Mere weeks away from its dramatic, mission-ending plunge into Saturn, NASA's Cassini spacecraft has a hectic schedule, orbiting the planet every week in its Grand Finale.
On a few orbits, Saturn’s largest moon, Titan, has been near enough to tweak Cassini’s orbit, causing the spacecraft to approach Saturn a bit closer or a bit farther away. A couple of those distant passes even pushed Cassini into the inner fringes of Saturn’s rings.
Titan will be waiting once again when the road runs out in September. A last, distant encounter with the moon on Sept. 11 will usher Cassini to its fate, with the spacecraft sending back precious science data until it loses contact with Earth.
But this gravitational pushing and shoving isn’t a new behavior for Titan. It’s been doing that all along, by design.
The True Engine of the Mission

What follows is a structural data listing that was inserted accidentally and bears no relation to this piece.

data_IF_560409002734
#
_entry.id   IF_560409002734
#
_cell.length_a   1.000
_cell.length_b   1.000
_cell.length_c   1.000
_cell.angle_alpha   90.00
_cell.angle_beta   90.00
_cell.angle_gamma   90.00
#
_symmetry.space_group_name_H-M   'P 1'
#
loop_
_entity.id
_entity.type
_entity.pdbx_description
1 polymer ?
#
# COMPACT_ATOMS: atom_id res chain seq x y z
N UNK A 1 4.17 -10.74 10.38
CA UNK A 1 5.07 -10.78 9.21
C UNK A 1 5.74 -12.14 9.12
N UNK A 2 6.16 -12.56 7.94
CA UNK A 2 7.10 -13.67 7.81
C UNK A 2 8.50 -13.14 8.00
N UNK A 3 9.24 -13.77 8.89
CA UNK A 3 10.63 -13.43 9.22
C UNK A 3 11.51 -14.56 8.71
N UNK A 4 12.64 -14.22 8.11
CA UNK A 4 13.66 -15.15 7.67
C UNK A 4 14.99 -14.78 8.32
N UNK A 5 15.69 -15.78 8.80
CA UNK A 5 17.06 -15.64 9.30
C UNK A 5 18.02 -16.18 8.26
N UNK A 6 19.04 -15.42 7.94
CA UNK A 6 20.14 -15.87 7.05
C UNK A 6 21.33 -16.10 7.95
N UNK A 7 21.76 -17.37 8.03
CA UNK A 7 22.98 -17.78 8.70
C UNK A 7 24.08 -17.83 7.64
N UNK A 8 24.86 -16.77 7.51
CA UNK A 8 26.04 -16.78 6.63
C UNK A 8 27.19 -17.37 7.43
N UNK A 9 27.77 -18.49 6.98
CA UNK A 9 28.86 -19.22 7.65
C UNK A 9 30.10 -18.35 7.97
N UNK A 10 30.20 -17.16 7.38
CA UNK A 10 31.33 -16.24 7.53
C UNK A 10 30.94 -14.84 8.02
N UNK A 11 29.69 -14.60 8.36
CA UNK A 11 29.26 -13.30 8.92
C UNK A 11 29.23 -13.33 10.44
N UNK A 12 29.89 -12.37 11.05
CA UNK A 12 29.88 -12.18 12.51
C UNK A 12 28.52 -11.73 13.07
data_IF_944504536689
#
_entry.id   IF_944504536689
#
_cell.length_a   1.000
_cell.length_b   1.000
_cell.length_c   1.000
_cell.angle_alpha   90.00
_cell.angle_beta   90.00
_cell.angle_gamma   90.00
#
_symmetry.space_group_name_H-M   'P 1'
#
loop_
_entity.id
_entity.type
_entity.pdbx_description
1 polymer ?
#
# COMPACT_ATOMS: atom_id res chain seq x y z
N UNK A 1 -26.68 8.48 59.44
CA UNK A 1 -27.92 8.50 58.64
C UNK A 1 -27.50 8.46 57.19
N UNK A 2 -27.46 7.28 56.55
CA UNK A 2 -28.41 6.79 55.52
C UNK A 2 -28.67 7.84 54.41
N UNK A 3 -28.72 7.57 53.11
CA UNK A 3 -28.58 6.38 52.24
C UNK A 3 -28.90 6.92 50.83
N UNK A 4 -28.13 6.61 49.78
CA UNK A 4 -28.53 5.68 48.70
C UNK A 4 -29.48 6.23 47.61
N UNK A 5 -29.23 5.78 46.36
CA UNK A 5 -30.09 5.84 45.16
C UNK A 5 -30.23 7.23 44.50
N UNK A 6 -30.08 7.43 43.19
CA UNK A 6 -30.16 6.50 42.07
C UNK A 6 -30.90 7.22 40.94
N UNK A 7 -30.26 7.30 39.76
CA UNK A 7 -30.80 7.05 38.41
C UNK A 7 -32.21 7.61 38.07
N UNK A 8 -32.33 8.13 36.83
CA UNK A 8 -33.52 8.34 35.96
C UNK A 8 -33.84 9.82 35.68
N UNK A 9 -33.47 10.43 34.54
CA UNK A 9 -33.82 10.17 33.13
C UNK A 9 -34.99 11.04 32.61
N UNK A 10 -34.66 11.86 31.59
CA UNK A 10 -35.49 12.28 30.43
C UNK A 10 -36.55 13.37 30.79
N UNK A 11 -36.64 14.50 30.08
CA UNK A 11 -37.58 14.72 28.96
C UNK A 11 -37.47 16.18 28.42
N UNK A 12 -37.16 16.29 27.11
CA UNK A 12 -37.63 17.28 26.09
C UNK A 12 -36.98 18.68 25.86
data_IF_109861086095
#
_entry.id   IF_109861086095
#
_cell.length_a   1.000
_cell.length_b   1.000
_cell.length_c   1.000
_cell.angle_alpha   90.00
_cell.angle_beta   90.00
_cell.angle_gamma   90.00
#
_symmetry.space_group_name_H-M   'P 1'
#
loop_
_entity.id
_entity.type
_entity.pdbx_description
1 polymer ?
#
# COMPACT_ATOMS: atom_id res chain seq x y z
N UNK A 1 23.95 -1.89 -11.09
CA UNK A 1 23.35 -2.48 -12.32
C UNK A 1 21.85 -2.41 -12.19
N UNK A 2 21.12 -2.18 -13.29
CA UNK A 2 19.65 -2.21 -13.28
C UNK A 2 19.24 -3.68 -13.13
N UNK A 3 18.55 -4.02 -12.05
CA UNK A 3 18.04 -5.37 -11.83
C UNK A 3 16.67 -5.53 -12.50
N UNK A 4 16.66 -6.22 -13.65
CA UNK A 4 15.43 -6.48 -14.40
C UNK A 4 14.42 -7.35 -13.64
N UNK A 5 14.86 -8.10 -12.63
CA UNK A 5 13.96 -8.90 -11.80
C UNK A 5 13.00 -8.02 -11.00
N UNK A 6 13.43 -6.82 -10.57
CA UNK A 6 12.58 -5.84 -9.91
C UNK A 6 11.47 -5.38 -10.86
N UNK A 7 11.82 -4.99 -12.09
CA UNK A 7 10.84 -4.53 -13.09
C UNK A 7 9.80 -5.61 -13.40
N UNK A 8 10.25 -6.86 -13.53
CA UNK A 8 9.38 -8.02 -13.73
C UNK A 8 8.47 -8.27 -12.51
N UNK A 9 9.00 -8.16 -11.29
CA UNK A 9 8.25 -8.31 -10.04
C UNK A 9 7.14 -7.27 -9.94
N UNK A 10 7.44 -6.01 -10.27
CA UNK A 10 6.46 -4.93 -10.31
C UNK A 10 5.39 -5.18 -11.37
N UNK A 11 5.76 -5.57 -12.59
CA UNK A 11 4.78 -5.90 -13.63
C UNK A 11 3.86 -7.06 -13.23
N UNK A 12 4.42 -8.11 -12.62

Repeated flybys of Titan were envisioned, from the mission’s beginning, as a way to explore the mysterious planet-size moon and to fling Cassini toward its adventures in the Saturn system. Scientists had been eager for a return to Titan since NASA’s Voyager 1 spacecraft flew past in 1980 and was unable to see through the dense, golden haze that shrouds its surface.
Titan is just a bit larger than the planet Mercury. Given its size, the moon has significant gravity, which is used for bending Cassini’s course as it orbits Saturn. A single close flyby of Titan could provide more of a change in velocity than the entire 90-minute engine burn the spacecraft needed to slow down and be captured by Saturn’s gravity upon its arrival in 2004.